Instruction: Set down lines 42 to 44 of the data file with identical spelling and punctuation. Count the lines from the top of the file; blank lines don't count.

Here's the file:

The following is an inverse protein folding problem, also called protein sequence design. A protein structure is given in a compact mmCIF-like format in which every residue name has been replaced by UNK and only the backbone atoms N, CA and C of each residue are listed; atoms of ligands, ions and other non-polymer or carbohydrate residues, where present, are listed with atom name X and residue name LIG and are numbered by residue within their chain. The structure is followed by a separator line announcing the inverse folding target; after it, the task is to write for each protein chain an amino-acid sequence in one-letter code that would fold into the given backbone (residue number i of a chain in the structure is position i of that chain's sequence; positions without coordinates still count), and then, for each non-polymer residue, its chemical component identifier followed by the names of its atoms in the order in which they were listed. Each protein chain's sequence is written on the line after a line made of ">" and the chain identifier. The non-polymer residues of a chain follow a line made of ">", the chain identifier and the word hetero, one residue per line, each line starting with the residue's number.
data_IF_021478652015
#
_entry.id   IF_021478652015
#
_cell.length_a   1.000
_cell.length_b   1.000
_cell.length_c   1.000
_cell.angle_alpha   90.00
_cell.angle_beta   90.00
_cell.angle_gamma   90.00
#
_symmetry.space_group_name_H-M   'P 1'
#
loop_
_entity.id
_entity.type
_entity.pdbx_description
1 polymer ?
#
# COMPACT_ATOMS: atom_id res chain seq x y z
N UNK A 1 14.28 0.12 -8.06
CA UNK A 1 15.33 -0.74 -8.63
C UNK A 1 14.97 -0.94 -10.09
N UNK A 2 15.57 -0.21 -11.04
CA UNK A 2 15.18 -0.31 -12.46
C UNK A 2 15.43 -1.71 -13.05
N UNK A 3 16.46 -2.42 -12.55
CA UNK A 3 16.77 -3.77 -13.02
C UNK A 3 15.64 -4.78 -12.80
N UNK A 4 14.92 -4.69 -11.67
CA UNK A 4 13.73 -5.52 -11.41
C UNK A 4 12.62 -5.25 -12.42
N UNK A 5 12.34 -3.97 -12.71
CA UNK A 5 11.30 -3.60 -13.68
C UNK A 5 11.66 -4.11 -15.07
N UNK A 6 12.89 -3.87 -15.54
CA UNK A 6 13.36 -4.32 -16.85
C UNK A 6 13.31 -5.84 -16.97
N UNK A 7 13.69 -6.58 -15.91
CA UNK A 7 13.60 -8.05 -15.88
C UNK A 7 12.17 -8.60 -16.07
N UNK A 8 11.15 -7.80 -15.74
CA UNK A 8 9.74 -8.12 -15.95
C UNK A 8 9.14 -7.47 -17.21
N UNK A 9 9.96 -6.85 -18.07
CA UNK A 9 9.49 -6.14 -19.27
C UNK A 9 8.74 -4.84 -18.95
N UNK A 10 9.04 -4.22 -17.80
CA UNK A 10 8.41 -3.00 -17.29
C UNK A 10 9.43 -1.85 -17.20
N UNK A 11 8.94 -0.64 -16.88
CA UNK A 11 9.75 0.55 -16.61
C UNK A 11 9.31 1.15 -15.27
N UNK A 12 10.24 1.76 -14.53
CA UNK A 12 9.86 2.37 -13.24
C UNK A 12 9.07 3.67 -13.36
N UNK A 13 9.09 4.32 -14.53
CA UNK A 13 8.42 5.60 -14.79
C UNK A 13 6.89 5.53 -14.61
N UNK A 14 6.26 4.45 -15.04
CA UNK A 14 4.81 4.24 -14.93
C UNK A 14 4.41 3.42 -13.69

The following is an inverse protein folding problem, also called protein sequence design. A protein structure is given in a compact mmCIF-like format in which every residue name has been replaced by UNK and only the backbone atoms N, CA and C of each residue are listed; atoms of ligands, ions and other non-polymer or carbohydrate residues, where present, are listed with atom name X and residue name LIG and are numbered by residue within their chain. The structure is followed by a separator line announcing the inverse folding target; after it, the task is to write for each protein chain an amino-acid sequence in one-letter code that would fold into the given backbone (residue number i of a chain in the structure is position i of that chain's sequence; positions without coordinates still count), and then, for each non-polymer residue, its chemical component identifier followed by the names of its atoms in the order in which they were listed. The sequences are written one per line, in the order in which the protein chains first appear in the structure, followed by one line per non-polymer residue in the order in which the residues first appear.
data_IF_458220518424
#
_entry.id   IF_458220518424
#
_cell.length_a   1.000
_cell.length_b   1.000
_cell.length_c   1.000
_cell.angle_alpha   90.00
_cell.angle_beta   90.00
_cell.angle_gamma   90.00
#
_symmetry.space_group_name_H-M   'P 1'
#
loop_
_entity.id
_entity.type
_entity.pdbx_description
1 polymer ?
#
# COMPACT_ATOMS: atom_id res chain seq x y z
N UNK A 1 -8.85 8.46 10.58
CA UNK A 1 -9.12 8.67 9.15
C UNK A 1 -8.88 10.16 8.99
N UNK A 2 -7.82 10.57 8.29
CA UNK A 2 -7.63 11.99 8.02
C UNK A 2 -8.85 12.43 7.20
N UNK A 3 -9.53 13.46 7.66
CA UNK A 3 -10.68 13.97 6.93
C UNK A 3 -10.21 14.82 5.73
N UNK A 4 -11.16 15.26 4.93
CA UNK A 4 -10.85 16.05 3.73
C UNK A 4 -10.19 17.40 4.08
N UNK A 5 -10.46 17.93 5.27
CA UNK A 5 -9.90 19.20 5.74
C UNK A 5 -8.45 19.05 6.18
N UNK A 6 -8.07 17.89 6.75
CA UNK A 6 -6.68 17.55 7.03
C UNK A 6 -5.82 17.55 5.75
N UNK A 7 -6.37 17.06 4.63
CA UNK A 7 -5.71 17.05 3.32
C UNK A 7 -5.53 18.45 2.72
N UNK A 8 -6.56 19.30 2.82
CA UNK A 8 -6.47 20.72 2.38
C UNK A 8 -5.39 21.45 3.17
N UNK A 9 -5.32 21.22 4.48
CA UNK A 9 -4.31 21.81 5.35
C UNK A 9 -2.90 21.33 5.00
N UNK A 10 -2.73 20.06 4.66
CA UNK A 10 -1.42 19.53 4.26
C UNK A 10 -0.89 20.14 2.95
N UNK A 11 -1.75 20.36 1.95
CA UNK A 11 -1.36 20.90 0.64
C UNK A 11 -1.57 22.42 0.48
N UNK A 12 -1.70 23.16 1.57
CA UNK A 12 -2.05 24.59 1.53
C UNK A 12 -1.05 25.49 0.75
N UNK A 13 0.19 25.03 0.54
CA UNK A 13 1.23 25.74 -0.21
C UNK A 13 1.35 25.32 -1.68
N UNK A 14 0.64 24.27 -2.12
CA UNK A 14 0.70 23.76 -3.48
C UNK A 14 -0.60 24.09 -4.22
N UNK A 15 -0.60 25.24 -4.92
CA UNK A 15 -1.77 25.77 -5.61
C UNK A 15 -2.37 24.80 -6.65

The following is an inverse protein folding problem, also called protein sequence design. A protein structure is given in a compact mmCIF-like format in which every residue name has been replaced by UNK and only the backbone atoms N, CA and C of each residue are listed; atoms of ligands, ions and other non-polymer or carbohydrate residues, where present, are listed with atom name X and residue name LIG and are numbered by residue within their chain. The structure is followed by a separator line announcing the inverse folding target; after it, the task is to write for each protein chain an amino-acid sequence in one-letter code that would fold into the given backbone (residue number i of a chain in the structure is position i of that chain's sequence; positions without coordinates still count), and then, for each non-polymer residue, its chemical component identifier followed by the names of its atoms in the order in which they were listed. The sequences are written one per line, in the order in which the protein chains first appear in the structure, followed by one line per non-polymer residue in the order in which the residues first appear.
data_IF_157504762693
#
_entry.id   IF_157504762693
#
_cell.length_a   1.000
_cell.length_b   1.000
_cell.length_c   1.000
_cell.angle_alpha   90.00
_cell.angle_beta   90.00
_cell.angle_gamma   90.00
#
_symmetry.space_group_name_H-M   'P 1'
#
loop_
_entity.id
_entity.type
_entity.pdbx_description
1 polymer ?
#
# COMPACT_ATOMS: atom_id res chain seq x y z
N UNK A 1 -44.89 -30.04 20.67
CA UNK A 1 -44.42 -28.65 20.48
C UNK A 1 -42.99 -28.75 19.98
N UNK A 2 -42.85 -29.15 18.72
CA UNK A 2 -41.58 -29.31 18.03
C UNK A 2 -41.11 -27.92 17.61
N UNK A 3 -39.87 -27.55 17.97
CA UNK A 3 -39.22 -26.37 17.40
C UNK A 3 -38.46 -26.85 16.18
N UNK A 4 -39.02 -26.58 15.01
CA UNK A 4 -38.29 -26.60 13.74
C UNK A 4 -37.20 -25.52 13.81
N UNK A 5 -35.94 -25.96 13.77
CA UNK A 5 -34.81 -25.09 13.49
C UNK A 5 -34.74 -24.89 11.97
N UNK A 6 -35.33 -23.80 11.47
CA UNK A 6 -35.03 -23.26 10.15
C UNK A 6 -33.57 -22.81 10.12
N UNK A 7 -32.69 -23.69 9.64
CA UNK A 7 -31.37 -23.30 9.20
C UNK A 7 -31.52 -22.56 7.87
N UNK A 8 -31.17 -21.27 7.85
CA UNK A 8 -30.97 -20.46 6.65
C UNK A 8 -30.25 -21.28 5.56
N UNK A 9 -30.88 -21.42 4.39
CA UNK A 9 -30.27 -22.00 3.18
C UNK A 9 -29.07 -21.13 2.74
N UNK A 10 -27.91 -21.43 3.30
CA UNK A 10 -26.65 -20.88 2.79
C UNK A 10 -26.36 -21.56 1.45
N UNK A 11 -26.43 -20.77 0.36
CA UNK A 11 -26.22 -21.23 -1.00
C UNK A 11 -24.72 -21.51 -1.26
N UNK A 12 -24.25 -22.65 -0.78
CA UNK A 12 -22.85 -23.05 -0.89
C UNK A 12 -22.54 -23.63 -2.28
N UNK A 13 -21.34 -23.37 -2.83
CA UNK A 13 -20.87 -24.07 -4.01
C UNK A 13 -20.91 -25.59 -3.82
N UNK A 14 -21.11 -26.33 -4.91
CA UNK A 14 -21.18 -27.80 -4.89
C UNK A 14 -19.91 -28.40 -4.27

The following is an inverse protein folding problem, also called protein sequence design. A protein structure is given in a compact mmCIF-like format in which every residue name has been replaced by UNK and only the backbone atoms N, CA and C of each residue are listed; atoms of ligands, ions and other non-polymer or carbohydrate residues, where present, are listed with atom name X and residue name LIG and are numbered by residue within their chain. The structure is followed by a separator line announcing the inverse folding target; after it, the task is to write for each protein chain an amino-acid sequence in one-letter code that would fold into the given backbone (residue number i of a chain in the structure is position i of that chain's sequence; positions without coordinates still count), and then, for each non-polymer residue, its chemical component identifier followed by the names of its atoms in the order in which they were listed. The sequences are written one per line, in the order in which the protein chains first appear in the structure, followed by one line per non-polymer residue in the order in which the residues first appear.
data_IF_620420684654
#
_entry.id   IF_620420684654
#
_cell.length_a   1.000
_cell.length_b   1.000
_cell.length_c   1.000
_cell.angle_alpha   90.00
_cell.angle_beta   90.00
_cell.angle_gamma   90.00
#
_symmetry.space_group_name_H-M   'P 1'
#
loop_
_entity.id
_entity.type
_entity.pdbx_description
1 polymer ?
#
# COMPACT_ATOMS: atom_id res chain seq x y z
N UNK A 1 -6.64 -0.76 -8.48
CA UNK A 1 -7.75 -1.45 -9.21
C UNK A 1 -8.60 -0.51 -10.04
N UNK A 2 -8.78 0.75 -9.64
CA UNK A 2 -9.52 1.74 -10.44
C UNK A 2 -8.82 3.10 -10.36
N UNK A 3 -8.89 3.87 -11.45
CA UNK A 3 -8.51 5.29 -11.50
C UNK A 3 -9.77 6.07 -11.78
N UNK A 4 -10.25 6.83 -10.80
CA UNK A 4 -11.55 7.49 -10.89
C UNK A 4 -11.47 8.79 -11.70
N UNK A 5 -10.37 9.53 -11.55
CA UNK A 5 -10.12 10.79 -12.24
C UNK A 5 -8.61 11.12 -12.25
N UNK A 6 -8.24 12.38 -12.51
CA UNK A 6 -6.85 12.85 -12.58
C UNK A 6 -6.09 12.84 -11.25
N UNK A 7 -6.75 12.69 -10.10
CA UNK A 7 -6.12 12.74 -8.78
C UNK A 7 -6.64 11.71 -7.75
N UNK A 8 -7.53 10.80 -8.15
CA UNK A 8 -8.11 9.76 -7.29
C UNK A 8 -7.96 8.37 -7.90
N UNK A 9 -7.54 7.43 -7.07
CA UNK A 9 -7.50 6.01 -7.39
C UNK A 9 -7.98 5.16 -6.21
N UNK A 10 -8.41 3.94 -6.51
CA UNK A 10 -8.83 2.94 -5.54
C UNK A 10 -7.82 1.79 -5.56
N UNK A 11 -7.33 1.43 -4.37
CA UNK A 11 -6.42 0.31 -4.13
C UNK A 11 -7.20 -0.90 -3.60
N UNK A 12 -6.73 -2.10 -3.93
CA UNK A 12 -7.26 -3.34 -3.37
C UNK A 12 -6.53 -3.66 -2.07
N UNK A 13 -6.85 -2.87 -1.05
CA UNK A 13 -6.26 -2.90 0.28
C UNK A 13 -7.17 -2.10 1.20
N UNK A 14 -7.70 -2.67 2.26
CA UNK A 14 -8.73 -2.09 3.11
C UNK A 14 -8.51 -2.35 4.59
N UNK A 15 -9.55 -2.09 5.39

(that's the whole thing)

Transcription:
C UNK A 7 12.17 -8.60 -16.07
N UNK A 8 11.15 -7.80 -15.74
CA UNK A 8 9.74 -8.12 -15.95